(You like it? I’m having this airbrushed onto the hood of my Impala.)
As you’re all aware by now, Cain Velasquez became The First Mexican Heavyweight Champion in Fighting History™ on Saturday when he destroyed Brock Lesnar at UFC 121. The crowning of Velasquez should hopefully usher in a new wave of interest in the UFC from the Latino community — but the promotion still has a long way to go until it appeals to all demographics. If the UFC wants to achieve true mass appeal, they should work as hard as possible to check these categories off their list as well…
An African-American Lightweight Champion
Over the years, the UFC has awarded title belts to Maurice Smith and Kevin Randleman in the heavyweight division, and Quinton Jackson and Rashad Evans at 205. And even though former welterweight champ Carlos Newton and middleweight king Anderson Silva aren’t American, they would certainly be described by my mother as "people of soul." But the history of the UFC’s lightweight division has been that of white dudes (see: Pulver, Sherk, Edgar) and a fiery Hawaiian warrior (come on, son.) What the division needs is an athletic and explosive champion at 155, who can serve as a role model for kids who are too short to make the basketball team. Do I have to spell it out for you? Okay, fine: A-N-T-O-N-I-O M-c-K-E-E, P-L-A-Y-E-R.
A Redheaded Octagon Girl
While the UFC has given us our share of exotic brunettes, foxy blondes, and, you know, Chandella, we’ve never seen a hot redhead holding the round cards. Ginger discrimination, perhaps? It’s almost 2011, and fight fans are ready for new representations of beauty. The UFC should give a redhead girl a shot when they return to Ireland in March — make her a Suicide Girl-type, and you’re covering two fetishes simultaneously.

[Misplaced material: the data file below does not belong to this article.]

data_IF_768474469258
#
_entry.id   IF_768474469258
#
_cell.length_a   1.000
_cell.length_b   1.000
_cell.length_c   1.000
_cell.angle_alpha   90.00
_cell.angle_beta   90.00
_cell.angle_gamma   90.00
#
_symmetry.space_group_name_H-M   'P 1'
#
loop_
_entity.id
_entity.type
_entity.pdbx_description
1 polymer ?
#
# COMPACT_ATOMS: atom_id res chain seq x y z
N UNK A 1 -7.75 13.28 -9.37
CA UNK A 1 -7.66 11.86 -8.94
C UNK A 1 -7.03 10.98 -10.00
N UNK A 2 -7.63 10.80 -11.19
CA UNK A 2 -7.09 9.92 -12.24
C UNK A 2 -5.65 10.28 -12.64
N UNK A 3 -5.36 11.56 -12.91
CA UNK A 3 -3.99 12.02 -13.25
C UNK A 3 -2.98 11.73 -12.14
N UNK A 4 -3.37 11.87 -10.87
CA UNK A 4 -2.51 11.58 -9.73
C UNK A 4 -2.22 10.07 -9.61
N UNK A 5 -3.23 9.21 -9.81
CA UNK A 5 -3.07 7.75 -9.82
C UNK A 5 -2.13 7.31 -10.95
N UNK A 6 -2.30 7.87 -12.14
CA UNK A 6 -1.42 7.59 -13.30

A Transgender TUF Winner
Over 11 seasons, The Ultimate Fighter has been a tool of subversion, proving that former drug addicts, fat guys, vegans, and even British people belong on MMA’s largest stage. But a biological male who identifies as female, and may have already had the surgery to get his/her genitalia reversed? Apparently that’s too far-out for the stiffs at Spike. Still, I’ll continue pitching my Ultimate Fighter: Bangkok idea until our LGBT allies get their much-deserved representative into the Octagon.
A Champion Who’s Younger Than 24 or Older Than 44
At 24 years and 4 months old, Josh Barnett became the youngest UFC champion in history when he defeated Randy Couture at UFC 36 — an accomplishment that still stands today, even though it should probably have an asterisk next to it. Coincidentally, Randy Couture is the oldest UFC champion ever, making his last successful belt defense against Gabriel Gonzaga when he was 44. Meanwhile, Mike Tyson became a heavyweight boxing champion when he was 20 and George Foreman was a title-holder until he was 48. I think the UFC can do better. Either get 20-year-old Charles Oliveira a lightweight title shot before he turns 21, or sign the Ruffo Brothers and build them up slowly. As for beating Foreman’s mark? We all know that Jon Jones will be the UFC light-heavyweight champion sometime in late 2011. All he needs to do is hold the belt for 25 years.
A Female President
Not that we don’t appreciate Dana White’s take-no-prisoners approach to doing business, but we can’t help but wonder if a softer, more diplomatic touch would have resulted in the UFC signing Fedor Emlianenko or getting on HBO. The alpha-asshole routine only works to a certain point. Maybe when White retires/dies, Zuffa can promote a woman from within. Like…um…the lady who manages the Octagon Girls? Wait, she’s not there anymore? Okay scratch that. There must be at least one female in an upper-management position at Zuffa, even if you never, ever see them on Dana’s video blogs. And if not, Linda McMahon will probably have a lot of free time after next week…